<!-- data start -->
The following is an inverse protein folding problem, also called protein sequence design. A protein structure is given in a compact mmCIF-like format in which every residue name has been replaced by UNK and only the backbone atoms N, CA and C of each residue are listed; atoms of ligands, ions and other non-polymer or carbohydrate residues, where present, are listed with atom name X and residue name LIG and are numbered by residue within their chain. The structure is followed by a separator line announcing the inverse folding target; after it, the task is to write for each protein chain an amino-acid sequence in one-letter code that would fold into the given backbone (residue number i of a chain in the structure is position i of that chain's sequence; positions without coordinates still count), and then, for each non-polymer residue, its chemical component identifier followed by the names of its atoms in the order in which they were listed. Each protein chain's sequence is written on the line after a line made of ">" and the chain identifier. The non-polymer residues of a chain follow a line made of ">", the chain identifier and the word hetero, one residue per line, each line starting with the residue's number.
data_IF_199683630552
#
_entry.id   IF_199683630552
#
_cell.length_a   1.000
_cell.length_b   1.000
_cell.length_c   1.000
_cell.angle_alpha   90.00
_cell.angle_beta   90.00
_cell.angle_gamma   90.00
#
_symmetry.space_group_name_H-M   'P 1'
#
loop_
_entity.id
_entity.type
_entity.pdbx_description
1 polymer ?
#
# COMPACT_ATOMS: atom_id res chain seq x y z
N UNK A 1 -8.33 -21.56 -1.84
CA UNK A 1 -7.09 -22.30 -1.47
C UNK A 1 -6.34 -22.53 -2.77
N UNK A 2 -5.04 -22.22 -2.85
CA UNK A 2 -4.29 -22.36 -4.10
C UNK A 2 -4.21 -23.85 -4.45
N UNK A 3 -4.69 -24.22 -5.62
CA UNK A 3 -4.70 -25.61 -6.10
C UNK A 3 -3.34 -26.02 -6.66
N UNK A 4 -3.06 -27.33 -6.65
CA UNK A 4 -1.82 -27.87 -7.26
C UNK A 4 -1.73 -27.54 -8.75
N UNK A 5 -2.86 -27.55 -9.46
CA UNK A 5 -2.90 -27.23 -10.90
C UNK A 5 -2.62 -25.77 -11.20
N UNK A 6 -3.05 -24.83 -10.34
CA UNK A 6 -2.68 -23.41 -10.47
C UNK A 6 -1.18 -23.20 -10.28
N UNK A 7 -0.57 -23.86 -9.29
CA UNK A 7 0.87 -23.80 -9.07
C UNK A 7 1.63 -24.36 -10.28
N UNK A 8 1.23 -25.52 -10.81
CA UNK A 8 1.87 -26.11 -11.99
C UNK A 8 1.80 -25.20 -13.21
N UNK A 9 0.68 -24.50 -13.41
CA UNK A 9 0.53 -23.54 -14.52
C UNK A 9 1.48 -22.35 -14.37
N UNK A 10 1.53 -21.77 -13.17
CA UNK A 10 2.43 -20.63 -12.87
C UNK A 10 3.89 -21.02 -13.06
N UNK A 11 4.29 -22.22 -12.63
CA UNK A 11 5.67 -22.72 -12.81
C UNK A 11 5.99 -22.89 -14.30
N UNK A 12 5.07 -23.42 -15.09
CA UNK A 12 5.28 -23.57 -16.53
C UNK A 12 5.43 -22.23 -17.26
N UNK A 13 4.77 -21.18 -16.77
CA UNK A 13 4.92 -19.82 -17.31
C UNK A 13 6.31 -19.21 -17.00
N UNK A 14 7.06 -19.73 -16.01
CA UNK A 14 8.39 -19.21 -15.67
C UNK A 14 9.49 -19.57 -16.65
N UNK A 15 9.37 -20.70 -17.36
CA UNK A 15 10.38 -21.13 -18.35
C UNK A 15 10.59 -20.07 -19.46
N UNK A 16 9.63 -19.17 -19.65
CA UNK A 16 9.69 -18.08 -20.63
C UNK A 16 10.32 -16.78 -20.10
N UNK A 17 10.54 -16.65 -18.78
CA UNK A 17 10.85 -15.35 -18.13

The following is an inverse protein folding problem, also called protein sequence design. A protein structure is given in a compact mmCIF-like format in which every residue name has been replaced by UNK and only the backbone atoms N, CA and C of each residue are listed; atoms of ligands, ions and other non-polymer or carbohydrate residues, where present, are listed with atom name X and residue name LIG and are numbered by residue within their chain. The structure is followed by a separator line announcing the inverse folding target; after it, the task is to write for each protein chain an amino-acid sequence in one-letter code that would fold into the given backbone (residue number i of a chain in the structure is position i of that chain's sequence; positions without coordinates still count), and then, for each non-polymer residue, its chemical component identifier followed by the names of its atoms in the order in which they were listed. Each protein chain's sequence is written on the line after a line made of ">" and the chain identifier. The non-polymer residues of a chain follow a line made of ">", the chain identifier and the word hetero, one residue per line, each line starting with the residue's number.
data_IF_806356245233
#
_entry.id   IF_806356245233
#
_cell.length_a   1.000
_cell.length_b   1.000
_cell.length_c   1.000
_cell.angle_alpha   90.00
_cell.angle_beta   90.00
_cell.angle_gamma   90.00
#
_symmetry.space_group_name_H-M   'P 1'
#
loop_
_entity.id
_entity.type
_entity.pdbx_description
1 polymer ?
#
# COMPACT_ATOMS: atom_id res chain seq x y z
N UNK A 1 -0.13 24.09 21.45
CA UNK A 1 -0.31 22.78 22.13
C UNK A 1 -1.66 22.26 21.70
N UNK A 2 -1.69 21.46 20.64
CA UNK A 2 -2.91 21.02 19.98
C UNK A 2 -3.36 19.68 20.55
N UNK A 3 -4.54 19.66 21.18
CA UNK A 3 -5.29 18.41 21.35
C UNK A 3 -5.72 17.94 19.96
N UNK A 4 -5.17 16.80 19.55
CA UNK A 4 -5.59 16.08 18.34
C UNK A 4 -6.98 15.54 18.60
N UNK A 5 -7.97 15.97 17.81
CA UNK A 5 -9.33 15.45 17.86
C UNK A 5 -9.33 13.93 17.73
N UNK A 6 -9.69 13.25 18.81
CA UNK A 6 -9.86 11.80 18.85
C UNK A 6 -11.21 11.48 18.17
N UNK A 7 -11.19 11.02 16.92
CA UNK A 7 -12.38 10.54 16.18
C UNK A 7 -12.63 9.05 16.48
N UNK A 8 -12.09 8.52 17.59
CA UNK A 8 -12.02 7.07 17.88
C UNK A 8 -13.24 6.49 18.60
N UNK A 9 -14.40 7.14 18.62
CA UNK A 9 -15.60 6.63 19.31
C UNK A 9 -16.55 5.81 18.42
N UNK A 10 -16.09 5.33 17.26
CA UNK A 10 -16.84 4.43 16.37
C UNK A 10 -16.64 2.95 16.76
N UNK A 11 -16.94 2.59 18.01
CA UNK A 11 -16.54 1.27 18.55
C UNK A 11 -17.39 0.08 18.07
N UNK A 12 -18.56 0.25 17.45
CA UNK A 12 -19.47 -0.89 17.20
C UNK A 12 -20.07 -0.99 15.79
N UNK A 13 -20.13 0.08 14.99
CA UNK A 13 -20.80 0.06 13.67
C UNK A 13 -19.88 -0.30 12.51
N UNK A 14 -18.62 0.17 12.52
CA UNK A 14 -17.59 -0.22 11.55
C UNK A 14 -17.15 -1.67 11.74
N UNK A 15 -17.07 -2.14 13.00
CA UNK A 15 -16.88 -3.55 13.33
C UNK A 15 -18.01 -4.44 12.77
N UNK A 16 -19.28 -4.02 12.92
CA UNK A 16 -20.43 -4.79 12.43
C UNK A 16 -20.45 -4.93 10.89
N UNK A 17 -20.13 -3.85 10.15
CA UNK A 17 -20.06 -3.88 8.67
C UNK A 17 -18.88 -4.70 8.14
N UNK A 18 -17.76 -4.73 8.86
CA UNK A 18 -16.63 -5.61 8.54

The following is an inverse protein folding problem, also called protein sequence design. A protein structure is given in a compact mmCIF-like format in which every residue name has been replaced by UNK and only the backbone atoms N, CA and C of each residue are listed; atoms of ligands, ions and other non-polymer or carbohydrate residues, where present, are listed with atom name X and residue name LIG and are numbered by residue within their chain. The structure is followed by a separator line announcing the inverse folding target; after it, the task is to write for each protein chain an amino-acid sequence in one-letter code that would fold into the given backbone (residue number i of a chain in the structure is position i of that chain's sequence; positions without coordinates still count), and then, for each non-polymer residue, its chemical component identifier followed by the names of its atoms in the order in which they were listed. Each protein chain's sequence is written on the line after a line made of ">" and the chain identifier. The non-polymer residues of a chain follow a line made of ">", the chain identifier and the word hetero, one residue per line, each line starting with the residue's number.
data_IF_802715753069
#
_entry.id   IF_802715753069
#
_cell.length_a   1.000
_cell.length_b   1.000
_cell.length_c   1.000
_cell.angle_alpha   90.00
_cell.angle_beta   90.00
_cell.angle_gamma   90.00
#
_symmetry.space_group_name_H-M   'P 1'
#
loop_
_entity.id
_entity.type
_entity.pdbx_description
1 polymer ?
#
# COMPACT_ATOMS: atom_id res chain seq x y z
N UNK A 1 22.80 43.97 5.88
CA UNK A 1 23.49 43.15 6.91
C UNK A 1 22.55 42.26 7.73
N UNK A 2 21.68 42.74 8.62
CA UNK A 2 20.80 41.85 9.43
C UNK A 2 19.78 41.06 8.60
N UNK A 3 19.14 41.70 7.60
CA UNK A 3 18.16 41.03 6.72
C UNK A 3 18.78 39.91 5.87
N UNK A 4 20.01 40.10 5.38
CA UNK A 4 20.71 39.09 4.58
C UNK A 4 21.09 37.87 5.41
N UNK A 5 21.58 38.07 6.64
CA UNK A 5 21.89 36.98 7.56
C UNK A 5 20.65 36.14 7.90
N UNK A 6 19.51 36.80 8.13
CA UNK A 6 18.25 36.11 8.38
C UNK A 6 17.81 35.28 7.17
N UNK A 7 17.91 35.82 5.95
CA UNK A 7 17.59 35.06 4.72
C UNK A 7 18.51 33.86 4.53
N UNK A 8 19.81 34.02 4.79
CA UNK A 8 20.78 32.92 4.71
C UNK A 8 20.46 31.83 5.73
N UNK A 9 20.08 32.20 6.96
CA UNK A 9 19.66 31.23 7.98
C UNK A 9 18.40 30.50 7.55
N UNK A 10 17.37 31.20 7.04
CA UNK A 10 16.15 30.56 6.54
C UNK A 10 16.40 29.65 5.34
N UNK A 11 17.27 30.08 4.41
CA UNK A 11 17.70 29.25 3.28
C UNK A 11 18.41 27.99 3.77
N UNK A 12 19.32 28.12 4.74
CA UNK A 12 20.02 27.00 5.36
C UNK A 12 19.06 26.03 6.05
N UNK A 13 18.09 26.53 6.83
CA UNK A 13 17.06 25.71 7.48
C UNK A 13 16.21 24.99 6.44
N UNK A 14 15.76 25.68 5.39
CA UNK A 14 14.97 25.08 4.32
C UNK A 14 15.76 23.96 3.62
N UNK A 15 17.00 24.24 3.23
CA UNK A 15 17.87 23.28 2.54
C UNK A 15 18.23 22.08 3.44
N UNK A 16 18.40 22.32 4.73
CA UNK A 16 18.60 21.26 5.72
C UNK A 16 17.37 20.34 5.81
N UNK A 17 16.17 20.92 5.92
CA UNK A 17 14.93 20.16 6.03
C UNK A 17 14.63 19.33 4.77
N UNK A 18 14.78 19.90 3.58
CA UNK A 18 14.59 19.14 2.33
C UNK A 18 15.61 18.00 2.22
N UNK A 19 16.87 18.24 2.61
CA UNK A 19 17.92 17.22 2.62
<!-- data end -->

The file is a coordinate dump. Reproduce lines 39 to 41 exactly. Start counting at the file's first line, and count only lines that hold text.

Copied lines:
C UNK A 6 -1.18 -23.20 -10.28
N UNK A 7 -0.57 -23.86 -9.29
CA UNK A 7 0.87 -23.80 -9.07